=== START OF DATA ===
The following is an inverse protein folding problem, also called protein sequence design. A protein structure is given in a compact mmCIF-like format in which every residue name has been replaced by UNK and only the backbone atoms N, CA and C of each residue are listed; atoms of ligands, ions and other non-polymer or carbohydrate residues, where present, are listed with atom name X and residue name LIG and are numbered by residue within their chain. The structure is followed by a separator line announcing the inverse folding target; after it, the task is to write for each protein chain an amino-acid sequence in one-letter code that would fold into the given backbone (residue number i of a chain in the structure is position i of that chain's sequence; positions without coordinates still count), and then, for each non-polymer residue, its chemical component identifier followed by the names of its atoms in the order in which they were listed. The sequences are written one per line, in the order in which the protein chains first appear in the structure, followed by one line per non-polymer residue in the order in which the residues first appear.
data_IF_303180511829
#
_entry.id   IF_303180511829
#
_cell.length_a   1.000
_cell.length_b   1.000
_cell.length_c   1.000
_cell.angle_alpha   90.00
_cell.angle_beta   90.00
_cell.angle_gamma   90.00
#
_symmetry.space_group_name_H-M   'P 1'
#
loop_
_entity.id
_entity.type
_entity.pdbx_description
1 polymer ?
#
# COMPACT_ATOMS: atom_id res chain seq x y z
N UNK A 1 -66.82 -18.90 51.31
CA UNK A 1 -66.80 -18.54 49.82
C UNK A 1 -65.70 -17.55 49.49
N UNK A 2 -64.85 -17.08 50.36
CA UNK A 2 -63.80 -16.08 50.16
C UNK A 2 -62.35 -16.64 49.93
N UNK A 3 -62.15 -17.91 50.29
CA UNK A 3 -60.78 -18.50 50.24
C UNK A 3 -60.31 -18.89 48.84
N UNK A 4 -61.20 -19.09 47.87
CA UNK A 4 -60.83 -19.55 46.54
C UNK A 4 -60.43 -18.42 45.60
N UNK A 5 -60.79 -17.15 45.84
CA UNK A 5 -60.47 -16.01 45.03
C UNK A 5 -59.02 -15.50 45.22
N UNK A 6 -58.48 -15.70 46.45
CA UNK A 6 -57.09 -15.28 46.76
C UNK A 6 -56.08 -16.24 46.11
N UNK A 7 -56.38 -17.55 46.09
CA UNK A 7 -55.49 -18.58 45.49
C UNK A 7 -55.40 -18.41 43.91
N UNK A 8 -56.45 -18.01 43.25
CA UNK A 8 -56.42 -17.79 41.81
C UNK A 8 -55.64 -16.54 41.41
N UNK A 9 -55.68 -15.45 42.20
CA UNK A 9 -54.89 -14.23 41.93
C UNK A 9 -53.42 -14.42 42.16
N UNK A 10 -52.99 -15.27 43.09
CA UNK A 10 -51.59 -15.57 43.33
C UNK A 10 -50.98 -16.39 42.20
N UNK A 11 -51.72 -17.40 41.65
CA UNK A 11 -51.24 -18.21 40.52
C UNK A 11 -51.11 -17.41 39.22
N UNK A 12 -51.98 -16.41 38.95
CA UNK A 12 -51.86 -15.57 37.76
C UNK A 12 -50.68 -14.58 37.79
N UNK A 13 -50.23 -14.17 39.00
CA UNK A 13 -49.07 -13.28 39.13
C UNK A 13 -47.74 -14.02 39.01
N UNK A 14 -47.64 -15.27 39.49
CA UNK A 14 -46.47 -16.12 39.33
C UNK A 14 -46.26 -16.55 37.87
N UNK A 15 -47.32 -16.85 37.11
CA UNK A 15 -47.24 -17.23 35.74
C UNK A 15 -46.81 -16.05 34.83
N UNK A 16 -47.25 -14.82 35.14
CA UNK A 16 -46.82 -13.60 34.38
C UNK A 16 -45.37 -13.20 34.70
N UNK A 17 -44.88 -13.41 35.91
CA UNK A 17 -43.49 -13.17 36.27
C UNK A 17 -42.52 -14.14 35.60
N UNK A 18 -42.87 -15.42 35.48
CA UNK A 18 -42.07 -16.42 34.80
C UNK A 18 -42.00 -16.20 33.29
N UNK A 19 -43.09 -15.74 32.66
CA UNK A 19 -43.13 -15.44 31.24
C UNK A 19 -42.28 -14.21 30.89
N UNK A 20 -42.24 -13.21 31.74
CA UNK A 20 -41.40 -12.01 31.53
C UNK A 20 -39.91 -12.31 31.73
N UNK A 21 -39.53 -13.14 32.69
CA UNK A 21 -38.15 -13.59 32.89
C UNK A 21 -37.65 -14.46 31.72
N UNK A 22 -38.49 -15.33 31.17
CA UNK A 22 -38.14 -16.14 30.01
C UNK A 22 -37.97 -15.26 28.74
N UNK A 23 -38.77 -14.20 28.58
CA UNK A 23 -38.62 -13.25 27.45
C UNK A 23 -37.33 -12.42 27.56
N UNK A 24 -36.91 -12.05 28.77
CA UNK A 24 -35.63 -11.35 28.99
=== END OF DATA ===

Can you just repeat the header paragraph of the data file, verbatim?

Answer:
The following is an inverse protein folding problem, also called protein sequence design. A protein structure is given in a compact mmCIF-like format in which every residue name has been replaced by UNK and only the backbone atoms N, CA and C of each residue are listed; atoms of ligands, ions and other non-polymer or carbohydrate residues, where present, are listed with atom name X and residue name LIG and are numbered by residue within their chain. The structure is followed by a separator line announcing the inverse folding target; after it, the task is to write for each protein chain an amino-acid sequence in one-letter code that would fold into the given backbone (residue number i of a chain in the structure is position i of that chain's sequence; positions without coordinates still count), and then, for each non-polymer residue, its chemical component identifier followed by the names of its atoms in the order in which they were listed. The sequences are written one per line, in the order in which the protein chains first appear in the structure, followed by one line per non-polymer residue in the order in which the residues first appear.